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Sunday, February 05, 2006

'Settlers' Suffer from Poor Media Coverage

The saddest thing about this story is that it is probably true. The Jewish residents of Judea and Samaria need a really good public relations adviser. And soon....


In spite of the answer to that question having generally been yes, the settlers have little reason to take heart. Police brutality is always a good story - especially when there's so much evidence of it on tape. But the fact that so many settlers got their heads bashed in doesn't necessarily lead to an outpouring of sympathy for them, as Thursday's newspapers indicated.

Yediot Aharonot's headline was "Outpost of Hate," backed up by a poll showing that 57 percent of the public blamed the settlers and only 16% the police. Another headline on the same paper's front page was "Them and Us." And the gist of the articles was that the settlers had crossed every red line.

Ma'ariv was a bit more even-handed, placing part of the blame on the police. But editor Amnon Dankner concluded that Amona had been "A Victory for the Law."

Interestingly, it was the left-leaning Haaretz that was most critical of the police, with military correspondent Amos Harel terming its behavior "an overreaction" and quoting senior government sources and high-ranking IDF officers criticizing the police's actions. This is not to say that the paper had any kind words for the settlers, who were also blamed for using excessive violence.

ALL IN all, the media coverage of Amona was pretty accurate in two ways. Firstly, the fact that most of the press placed greater emphasis on the police violence than on the settler stone-throwing was justified. In a democracy, law and order should be enforced with wisdom and moderation, both of which were found lacking on Wednesday.

Secondly, the lack of sympathy toward the settlers is an accurate reflection of the current public mood. Extensive public-opinon polling shows that the settlers have never been less popular. The reasons for this are debatable, but the fact remains.

Most Israelis couldn't care less right now if most of the settlements are dismantled, and consider the settlers a nuisance at best, and a threat to their own peaceful lives at worst.


The settlers, on the other hand, have a lot to worry about. Some of them will say that there's nothing new about the fact that they're fighting a losing media battle. The problem is that now it seems the war has already been lost. That the government is embarking on a settler-bashing campaign at the height of an election season - and even the Likud is finding it difficult to condemn it for fear of alienating mainstream voters - says it all.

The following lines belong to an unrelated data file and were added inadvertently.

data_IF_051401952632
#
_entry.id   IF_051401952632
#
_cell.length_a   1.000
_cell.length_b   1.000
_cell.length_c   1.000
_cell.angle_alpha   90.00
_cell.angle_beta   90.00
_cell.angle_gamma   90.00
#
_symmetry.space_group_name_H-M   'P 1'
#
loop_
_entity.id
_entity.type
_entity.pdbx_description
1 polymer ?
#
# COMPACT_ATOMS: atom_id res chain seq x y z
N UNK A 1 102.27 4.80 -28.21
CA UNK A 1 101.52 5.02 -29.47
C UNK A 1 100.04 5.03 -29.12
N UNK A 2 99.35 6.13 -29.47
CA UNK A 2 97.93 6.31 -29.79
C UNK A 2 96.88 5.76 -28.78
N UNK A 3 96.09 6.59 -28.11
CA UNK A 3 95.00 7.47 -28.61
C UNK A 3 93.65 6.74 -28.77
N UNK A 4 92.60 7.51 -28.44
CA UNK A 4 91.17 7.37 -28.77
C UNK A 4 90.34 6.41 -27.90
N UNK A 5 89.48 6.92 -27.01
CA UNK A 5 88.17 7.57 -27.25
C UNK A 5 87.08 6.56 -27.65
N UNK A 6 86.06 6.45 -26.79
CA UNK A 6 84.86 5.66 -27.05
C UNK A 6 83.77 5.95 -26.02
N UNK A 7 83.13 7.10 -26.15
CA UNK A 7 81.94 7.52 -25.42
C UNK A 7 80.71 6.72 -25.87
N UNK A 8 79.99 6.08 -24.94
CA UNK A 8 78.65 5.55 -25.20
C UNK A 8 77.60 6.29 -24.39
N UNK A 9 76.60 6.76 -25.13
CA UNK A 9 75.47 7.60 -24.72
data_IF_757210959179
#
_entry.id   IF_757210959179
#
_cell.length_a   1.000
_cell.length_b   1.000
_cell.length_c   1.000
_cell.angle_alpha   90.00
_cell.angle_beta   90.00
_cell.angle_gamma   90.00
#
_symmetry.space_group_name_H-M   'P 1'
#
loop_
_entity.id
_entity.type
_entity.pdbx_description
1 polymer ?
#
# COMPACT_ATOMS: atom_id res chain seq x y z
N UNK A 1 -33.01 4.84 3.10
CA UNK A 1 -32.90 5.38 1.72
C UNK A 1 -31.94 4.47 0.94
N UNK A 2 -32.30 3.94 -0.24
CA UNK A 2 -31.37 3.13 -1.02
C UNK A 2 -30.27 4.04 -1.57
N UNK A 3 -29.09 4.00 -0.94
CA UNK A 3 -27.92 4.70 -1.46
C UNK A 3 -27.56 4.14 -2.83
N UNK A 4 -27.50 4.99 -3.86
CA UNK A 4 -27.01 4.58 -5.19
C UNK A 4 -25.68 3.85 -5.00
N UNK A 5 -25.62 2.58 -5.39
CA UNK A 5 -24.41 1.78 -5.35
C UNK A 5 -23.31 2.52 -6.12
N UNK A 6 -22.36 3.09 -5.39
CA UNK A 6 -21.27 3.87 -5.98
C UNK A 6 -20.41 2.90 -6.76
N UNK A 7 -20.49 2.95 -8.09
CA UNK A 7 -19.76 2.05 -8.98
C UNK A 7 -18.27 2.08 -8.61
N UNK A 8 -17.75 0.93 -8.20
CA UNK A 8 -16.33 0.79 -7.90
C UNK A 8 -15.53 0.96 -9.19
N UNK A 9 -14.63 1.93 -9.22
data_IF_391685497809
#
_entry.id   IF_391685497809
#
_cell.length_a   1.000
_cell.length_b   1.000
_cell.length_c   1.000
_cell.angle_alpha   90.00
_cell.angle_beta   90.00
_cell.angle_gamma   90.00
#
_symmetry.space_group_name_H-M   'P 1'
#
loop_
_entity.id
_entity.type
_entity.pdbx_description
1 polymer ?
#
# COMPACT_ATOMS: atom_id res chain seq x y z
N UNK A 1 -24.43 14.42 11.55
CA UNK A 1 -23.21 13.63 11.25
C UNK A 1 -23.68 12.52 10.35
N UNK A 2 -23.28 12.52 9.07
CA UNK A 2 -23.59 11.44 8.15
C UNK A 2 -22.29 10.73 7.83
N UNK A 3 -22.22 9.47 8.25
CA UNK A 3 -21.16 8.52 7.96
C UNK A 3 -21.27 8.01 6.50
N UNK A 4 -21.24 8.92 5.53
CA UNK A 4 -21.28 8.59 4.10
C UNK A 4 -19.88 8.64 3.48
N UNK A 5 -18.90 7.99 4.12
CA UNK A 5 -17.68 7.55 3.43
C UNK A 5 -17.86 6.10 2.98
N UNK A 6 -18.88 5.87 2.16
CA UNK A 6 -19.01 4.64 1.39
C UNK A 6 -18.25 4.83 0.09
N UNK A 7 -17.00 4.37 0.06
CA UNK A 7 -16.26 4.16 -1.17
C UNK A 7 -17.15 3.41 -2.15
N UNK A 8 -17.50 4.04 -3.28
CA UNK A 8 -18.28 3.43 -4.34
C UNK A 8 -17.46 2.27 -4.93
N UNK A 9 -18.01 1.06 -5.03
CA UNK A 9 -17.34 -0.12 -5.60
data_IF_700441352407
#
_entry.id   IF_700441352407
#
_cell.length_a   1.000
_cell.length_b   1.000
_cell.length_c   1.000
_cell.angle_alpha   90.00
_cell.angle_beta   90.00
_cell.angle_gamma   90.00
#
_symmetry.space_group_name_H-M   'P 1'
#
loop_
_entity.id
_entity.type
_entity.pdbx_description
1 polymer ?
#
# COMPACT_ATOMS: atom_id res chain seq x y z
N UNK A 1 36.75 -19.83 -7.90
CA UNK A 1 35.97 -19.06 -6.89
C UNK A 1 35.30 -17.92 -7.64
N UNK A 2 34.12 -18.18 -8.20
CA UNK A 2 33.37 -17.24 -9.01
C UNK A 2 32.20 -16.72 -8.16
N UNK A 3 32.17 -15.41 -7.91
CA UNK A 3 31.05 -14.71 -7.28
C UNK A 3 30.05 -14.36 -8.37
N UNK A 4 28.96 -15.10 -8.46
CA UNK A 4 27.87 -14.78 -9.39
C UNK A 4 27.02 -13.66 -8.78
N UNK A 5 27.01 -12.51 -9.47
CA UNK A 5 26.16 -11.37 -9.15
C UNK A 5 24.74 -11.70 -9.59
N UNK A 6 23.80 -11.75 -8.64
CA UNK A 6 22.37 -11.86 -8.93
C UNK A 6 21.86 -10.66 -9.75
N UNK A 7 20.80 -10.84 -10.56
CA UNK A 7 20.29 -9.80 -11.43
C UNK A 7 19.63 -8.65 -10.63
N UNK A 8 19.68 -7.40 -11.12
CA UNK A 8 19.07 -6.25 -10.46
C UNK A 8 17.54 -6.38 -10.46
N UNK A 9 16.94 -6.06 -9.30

At 1:03 AM, Blogger beej said...

I am in the US, safe and secure from the batons and horses and the vile that flows from the heart of these government officials. So, please, take that into consideration, and only fight this fight if you feel 100% this is what the L-rd would have you do.

Perhaps in this case it is HaShem who needs the PR, to remind the indifferent and apathetic of Israel what He has done, and what Israel is.

These young Settlers are like a young (and future)King David hurling a rock at Goliath. They are Joshua, and Caleb...they are Shadrack, Meshack and Abednigo. As the L-rd said to Joshua and Caleb, 'Be strong and of good courage, for the L-rd your G-d is with you wherever you go. And as Joshua said..As for me and my house, we will serve the L-rd.'

I do not believe it is the 'settlers' or the 'illegal outposts' that Olmert, et al, oppose, but that these are religious young men and women. They are obviously more frightening than Hamas, this vital, vigorous religious group that still believes in the miracles of HaShem, of the waters parting, of manna from Heaven...all the miracles the Fathers told of. Olmert looks at these young and courageous and does not see 'men' but sees LIONS.

Be strong, and be of good courage, the L-rd your G-d is with you wherever you go.


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